The continuous capture of physiological signals such as heart rate through human contact with wood has been successfully demonstrated with a novel ‘intelligent’ wood device. The chemically modified wood can be turned into a floor or a chair that can sense pressure and heat changes when an individual stands or sits on it. Wood’s natural abundance and mechanical properties make it a promising green material for a range of bioelectronic applications.

A layer of a wooden material is peeled back to reveal a woven material underneath

Source: © Li et al, Andvanced Functional Materials 2024

The interwoven conductive wood underlayer is covered with an ionic wood veneer to create the iWood device that can sense pressure

In biology organisms store information as ions, whereas electronic devices rely on electrons. ‘We have ions and the electrons that work together to produce tactile sensing signals,’ explains lead author Tingrui Pan. ‘We can actually get an interface between an artificial world like an iPhone and your natural world. This type of sensing is perfect to enable the traditional [wood] with new functionality.’

The team from the University of Science and Technology of China developed the highly sensitive, flexible device dubbed ‘iWood’ by combining two chemical treatments – conductive and ionic modifications – to functionalise natural wood. Firstly, they infused and immobilised an ionic liquid in the wood’s cell wall by making use of capillary effects and weak chemical bonding, while still maintaining the wood’s original structure and properties. Ionic liquids are hydrophobic enough to penetrate the naturally porous wood scaffold and remain there while maintaining structural integrity. ‘What we have done is to immerse or inject enough mobile ions in a permanent way using an ionic liquid. So, we get the water out of the tree and replace it with this ionic liquid with functionality groups to be able to deduce signals inside of the wood product,’ explains Pan.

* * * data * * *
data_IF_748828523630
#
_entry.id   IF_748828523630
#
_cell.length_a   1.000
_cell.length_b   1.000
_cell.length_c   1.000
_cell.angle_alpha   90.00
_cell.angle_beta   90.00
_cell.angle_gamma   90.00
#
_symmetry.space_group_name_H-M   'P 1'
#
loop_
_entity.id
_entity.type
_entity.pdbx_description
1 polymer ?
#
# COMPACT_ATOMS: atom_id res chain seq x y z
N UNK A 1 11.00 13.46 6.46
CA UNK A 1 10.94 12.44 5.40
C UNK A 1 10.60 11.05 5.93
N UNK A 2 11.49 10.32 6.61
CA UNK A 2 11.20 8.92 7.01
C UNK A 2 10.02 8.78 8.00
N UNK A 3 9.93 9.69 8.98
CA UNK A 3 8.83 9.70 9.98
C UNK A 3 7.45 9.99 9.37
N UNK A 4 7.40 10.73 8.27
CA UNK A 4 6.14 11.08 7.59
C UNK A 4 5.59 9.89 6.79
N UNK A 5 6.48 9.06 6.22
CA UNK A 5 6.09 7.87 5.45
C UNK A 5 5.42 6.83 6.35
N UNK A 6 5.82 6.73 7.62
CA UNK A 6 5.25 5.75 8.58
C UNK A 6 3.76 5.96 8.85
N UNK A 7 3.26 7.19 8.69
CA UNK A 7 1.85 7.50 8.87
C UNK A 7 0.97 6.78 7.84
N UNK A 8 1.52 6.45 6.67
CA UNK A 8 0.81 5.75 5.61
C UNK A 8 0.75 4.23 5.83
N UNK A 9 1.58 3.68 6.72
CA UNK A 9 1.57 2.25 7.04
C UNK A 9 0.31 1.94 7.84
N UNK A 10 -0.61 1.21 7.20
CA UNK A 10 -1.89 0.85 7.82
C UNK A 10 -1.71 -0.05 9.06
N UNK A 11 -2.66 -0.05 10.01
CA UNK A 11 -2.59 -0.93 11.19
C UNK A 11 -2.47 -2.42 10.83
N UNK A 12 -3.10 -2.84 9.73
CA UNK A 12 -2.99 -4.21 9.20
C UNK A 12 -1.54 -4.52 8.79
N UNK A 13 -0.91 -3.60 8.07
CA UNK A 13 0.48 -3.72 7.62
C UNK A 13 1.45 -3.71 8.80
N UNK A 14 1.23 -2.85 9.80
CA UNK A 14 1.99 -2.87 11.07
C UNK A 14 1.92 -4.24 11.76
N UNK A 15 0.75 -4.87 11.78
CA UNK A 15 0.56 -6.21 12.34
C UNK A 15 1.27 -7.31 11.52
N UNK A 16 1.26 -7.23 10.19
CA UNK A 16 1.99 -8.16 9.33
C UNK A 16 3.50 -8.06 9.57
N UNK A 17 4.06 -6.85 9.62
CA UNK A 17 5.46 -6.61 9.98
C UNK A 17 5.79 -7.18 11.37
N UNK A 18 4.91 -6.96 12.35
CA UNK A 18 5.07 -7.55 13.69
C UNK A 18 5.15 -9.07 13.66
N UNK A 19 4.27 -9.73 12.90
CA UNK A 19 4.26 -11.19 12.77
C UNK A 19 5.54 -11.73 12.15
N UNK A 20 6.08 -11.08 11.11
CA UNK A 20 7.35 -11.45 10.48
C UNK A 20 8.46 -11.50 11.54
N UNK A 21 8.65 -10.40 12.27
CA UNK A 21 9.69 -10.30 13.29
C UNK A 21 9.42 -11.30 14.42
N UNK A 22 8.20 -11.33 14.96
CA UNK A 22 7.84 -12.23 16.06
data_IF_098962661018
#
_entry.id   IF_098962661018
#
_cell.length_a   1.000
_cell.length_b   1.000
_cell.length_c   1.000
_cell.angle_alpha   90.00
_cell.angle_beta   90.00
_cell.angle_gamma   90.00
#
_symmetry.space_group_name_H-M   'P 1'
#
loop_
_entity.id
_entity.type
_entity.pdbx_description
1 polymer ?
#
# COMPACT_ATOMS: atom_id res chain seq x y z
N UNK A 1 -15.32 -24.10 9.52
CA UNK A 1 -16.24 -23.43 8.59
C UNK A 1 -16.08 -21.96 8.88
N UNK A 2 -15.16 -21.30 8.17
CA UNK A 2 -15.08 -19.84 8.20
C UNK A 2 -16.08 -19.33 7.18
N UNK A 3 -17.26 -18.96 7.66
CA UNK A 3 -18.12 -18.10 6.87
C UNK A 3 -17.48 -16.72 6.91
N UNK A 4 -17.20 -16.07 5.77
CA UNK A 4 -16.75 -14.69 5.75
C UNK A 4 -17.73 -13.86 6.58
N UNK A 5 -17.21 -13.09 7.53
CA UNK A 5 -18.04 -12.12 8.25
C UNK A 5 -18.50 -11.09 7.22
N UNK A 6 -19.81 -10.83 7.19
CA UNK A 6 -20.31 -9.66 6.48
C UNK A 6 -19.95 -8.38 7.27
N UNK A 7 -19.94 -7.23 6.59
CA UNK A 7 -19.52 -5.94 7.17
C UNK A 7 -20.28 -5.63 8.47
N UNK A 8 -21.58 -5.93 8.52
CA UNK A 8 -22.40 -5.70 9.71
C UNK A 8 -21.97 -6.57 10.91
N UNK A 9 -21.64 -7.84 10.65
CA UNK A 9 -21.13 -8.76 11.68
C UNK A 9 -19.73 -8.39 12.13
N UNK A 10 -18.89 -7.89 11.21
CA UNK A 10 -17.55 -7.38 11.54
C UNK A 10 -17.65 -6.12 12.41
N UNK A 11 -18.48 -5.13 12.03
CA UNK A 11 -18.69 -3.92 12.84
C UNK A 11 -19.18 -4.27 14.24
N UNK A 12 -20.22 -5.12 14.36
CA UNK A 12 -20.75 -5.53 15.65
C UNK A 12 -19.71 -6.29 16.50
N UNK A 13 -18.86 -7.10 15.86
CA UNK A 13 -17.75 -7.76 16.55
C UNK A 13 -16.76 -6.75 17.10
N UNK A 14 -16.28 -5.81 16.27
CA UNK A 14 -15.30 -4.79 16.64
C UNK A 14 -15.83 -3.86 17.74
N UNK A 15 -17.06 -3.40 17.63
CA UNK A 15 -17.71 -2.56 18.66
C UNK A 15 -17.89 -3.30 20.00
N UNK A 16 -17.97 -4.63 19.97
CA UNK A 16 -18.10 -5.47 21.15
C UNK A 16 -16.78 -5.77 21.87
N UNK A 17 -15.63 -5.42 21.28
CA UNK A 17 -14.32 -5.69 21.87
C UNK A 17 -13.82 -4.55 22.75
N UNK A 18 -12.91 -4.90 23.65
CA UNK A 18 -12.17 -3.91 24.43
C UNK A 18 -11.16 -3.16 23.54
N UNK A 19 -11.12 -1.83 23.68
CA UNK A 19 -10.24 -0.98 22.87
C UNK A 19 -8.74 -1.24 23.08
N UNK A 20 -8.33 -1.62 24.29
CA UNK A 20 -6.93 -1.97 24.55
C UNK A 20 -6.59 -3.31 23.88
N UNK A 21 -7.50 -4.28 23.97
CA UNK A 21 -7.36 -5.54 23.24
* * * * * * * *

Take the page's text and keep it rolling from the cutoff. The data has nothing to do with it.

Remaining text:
A holey material with a rough surface

Source: © Li et al, Andvanced Functional Materials 2024

Cross-section scanning electron microscopy images of the wood cell wall prior to being imbued with an ionic liquid

A separate wood veneer is then coated with a metallic ink to provide surface conductivity. Finally, strips of this conductive wood are braided to create an underlay electrode and then covered with an ionic wood veneer to create the iWood device.

When pressure is applied to this two-layer system the electrically conductive layer comes into contact with the ionic layer and this can be used to measure changes in pressure and heat. A small electronic chip stores the information relayed from the surface and can later transfer it to a smartphone. ‘We have not yet verified whether we can do this in a very controlled quality or mass production way. But I believe there if there’s a market or commercial interest that can be done,’ comments Pan.

A drawing of a man sitting at a desk using a computer the wooden desk senses his drawing motions, the wooden chair monitors his health and the wooden floor checks his weight and gait

Source: © Li et al, Andvanced Functional Materials 2024

The iWood platform could find applications in real-time monitoring of people’s health

Panzarasa Guido, a researcher at ETH Zurich, raises some concerns, however. ‘I would question the long-term stability of such a device,’ he says, as the low surface roughness and repeated cycles of mechanical stress could damage the interface. ‘From a purely technological perspective [the research] is valid, but from a wood material science perspective, there is absolutely nothing new.’